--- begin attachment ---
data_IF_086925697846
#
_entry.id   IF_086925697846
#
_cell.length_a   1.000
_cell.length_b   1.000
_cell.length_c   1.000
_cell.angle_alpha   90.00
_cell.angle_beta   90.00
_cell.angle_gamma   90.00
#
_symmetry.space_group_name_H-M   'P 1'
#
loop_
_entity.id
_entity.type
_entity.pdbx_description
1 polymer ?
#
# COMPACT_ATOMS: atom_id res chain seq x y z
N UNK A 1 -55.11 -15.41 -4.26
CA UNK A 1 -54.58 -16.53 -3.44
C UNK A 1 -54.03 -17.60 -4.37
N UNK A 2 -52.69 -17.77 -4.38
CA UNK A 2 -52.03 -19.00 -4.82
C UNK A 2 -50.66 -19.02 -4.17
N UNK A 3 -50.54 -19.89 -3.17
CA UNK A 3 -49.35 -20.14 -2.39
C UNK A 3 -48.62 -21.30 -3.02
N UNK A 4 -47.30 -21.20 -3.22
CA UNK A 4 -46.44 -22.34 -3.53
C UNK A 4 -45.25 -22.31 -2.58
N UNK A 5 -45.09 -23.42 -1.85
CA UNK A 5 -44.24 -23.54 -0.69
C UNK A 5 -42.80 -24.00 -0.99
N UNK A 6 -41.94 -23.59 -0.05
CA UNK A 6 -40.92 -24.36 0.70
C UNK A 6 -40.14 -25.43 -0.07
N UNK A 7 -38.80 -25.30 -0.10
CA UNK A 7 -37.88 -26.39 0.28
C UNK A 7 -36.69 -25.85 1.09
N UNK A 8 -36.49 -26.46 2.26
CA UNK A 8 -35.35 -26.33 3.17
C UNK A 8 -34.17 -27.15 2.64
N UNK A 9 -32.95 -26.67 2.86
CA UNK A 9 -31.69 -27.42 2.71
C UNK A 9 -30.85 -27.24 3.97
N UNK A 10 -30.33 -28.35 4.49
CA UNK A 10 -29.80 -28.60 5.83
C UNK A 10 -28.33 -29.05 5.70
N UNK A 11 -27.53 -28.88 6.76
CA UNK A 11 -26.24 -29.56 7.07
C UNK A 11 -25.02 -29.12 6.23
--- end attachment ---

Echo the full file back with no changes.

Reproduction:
data_IF_086925697846
#
_entry.id   IF_086925697846
#
_cell.length_a   1.000
_cell.length_b   1.000
_cell.length_c   1.000
_cell.angle_alpha   90.00
_cell.angle_beta   90.00
_cell.angle_gamma   90.00
#
_symmetry.space_group_name_H-M   'P 1'
#
loop_
_entity.id
_entity.type
_entity.pdbx_description
1 polymer ?
#
# COMPACT_ATOMS: atom_id res chain seq x y z
N UNK A 1 -55.11 -15.41 -4.26
CA UNK A 1 -54.58 -16.53 -3.44
C UNK A 1 -54.03 -17.60 -4.37
N UNK A 2 -52.69 -17.77 -4.38
CA UNK A 2 -52.03 -19.00 -4.82
C UNK A 2 -50.66 -19.02 -4.17
N UNK A 3 -50.54 -19.89 -3.17
CA UNK A 3 -49.35 -20.14 -2.39
C UNK A 3 -48.62 -21.30 -3.02
N UNK A 4 -47.30 -21.20 -3.22
CA UNK A 4 -46.44 -22.34 -3.53
C UNK A 4 -45.25 -22.31 -2.58
N UNK A 5 -45.09 -23.42 -1.85
CA UNK A 5 -44.24 -23.54 -0.69
C UNK A 5 -42.80 -24.00 -0.99
N UNK A 6 -41.94 -23.59 -0.05
CA UNK A 6 -40.92 -24.36 0.70
C UNK A 6 -40.14 -25.43 -0.07
N UNK A 7 -38.80 -25.30 -0.10
CA UNK A 7 -37.88 -26.39 0.28
C UNK A 7 -36.69 -25.85 1.09
N UNK A 8 -36.49 -26.46 2.26
CA UNK A 8 -35.35 -26.33 3.17
C UNK A 8 -34.17 -27.15 2.64
N UNK A 9 -32.95 -26.67 2.86
CA UNK A 9 -31.69 -27.42 2.71
C UNK A 9 -30.85 -27.24 3.97
N UNK A 10 -30.33 -28.35 4.49
CA UNK A 10 -29.80 -28.60 5.83
C UNK A 10 -28.33 -29.05 5.70
N UNK A 11 -27.53 -28.88 6.76
CA UNK A 11 -26.24 -29.56 7.07
C UNK A 11 -25.02 -29.12 6.23